The Imitations of the Ancients are added, to gratify those who either never read, or may have forgotten them; together with some of the parodies and allusions to the most excellent of the Moderns. If, from the frequency of the former, any man think the poem too much a Cento1, our Poet will but appear to have done the same thing in jest which Boileau did in earnest; and upon which Vida, Fracastorius, and many of the most eminent Latin poets, professedly valued themselves.




It is with pleasure I hear, that you have procured a correct copy of the DUNCIAD, which the many surreptitious ones have rendered so necessary; and it is yet with more, that I am informed it will be attended with a COMMENTARY: a Work so requisite, that I cannot think the Author himself would have omitted it, had he approved of the first appearance of this Poem.

Such Notes as have occurred to me, I herewith send you: you will oblige me by inserting them amongst those which are, or will be, transmitted to you by others; since not only the Author's friends, but even strangers, appear engaged by humanity, to take some care of an Orphan of so much genius and spirit, which its parent seems to have abandoned from the very beginning, and suffered to step into the world naked, unguarded, and unattended.

It was upon reading some of the abusive papers lately published, that my great regard to a Person, whose Friendship I esteem as one of the chief honours of my life, and a much greater respect to Truth, than to him or any man living, engaged me in enquiries, of which the inclosed Notes are the fruit.

I perceived, that most of these authors had been (doubtless very wisely) the first aggressors. They had tried, 'till they were weary, what was to be got by railing at each other: Nobody was either concerned or surprised, if this or that scribbler was proved a dunce. But every one was curious to read what could be said to prove Mr POPE one, and was ready to pay something for such a discovery: A stratagem, which would they fairly own, it might not only reconcile them to me, but screen them from the resentment of their lawful Superiors, whom they daily abuse, only (as I charitably hope) to get that by them, which they cannot get from them.

I found this was not all: Ill success in that had transported them to Personal abuse, either of himself, or (what I think he could less forgive) of his Friends. They had called Men of virtue and honour bad Men, long before he had either leisure or 1 [A cento is defined by Johnson as 'a composition formed by joining scraps from other authors.']

inclination to call them bad Writers: and some had been such old offenders, that he had quite forgotten their persons as well as their slanders, 'till they were pleased to revive them.

Now what had Mr POPE done before, to incense them? He had published those works which are in the hands of everybody, in which not the least mention is made of any of them. And what has he done since? He has laughed, and written the DUNCIAD, What has that said of them? A very serious truth, which the public had said before, that they were dull: and what it had no sooner said, but they themselves were at great pains to procure or even purchase room in the prints, to testify under their hands to the truth of it.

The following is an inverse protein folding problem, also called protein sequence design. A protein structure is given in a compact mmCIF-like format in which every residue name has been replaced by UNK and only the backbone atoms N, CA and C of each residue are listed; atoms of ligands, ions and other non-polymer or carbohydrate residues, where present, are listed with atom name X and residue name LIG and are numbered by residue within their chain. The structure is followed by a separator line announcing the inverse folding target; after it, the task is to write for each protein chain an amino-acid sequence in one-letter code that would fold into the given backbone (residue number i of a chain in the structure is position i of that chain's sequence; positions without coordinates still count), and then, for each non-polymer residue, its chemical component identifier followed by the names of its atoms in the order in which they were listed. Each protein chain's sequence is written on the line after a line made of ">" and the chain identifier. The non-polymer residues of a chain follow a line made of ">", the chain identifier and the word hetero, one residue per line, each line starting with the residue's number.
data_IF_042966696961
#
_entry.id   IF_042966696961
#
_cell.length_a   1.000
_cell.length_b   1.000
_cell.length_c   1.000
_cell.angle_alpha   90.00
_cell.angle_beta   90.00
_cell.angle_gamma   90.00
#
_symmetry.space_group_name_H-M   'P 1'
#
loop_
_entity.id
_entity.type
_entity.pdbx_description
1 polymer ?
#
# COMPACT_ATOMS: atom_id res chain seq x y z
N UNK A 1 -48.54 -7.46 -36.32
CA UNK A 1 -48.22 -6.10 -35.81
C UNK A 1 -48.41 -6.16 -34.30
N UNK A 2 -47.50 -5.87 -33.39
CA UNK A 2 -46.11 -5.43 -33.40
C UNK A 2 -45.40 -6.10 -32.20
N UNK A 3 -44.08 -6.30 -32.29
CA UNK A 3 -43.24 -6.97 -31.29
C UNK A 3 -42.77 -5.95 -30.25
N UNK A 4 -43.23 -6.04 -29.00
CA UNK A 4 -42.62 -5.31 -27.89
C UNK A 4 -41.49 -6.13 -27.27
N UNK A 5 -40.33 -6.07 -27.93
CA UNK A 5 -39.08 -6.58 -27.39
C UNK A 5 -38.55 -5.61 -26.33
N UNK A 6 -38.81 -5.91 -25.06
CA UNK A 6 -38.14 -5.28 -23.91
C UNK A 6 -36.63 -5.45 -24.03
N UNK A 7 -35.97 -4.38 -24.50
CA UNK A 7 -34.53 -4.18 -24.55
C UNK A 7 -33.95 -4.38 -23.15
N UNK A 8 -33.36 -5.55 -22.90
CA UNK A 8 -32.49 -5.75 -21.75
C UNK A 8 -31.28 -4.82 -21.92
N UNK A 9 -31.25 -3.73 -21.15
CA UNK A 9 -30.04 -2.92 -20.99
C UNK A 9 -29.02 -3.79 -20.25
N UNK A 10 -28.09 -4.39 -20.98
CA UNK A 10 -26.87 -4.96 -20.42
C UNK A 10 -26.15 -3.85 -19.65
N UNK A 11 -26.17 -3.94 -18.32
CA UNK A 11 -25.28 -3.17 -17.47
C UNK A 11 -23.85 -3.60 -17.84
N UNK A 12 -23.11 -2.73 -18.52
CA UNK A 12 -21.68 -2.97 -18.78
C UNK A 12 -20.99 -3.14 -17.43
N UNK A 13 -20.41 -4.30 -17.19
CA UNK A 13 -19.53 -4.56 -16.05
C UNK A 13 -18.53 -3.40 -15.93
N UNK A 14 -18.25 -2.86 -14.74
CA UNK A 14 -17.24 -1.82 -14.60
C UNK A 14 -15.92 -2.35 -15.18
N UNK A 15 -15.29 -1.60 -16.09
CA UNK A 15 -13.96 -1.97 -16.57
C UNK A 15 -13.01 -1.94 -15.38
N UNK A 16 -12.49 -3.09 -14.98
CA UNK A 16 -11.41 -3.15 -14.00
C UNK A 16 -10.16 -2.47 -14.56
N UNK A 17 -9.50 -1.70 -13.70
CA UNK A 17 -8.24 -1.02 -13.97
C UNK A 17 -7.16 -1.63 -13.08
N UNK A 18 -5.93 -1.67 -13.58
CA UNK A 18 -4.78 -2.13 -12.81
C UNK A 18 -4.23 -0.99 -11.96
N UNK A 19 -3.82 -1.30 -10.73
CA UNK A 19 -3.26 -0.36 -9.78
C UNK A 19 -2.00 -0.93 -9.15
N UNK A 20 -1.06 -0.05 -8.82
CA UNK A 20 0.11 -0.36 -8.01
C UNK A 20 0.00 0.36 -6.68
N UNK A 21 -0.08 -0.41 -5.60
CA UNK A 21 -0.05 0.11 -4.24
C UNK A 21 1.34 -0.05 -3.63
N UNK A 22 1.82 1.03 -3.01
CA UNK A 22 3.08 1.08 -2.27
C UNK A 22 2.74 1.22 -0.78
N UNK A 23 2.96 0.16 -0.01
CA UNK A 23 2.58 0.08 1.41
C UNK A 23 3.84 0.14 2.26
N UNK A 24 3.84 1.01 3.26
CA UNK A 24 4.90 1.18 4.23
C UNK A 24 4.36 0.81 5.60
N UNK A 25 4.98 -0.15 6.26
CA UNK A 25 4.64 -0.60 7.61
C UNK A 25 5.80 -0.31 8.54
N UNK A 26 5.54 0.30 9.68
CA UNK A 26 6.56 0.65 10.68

I should still have been silent, if either I had seen any inclination in my friend to be serious with such accusers, or if they had only meddled with his Writings; since whoever publishes, puts himself on his trial by his Country. But when his Moral character was attacked, and in a manner from which neither truth nor virtue can secure the most innocent,-in a manner, which, though it annihilates the credit of the accusation with the just and impartial, yet aggravates very much the guilt of the accusers; I mean by Authors without names: then I thought, since the danger was common to all, the concern ought to be so; and that it was an act of justice to detect the Authors, not only on this account, but as many of them are the same who for several years past have made free with the greatest names in Church and State, exposed to the world the private misfortunes of Famílies, abused all, even to Women, and whose prostituted papers (for one or other party, in the unhappy divisions of their Country) have insulted the Fallen, the Friendless, the Exiled, and the Dead.

Besides this, which I take to be a public concern, I have already confessed I had a private one. I am one of that number who have long loved and esteemed Mr POPE; and had often declared it was not his capacity or writings (which we ever thought the least valuable part of his character), but the honest, open, and beneficent man, that we most esteemed, and loved in him. Now, if what these people say were believed, I must appear to all my friends either a fool, or a knave; either imposed on myself, or imposing on them; so that I am as much interested in the confutation of these calumnies, as he is himself.

I am no Author, and consequently not to be suspected either of jealousy or resentment against any of the Men, of whom scarce one is known to me by sight; and as for their Writings, I have sought them (on this one occasion) in vain, in the closets and libraries of all my acquaintance. I had still been in the dark, if a Gentleman had not procured me (I suppose from some of themselves, for they are generally much more dangerous friends than enemies) the passages I send you. I solemnly protest I have added nothing to the malice or absurdity of them; which it behoves me to declare, since the vouchers themselves will be so soon and so irrecoverably lost. You may in some measure prevent it, by preserving at least their Titles1, and discovering (as far as you can depend on the truth of your information the Names of the concealed authors.

The first objection I have heard made to the Poem is, that the persons are too obscure for satire. The persons themselves, rather than allow the objection, would forgive the satire; and if one could be tempted to afford it a serious answer, were not all assassinates, popular insurrections, the insolence of the rabble without doors, and of domestics within, most wrongfully chastised, if the Meanness of offenders indemnified them from punishment? On the contrary, Obscurity renders them more dangerous, as less thought of; Law can pronounce judgment only on open facts; Morality alone can pass censure on intentions of mischief; so that for secret calumny,

Which we have done in a List printed in the Appendix. P.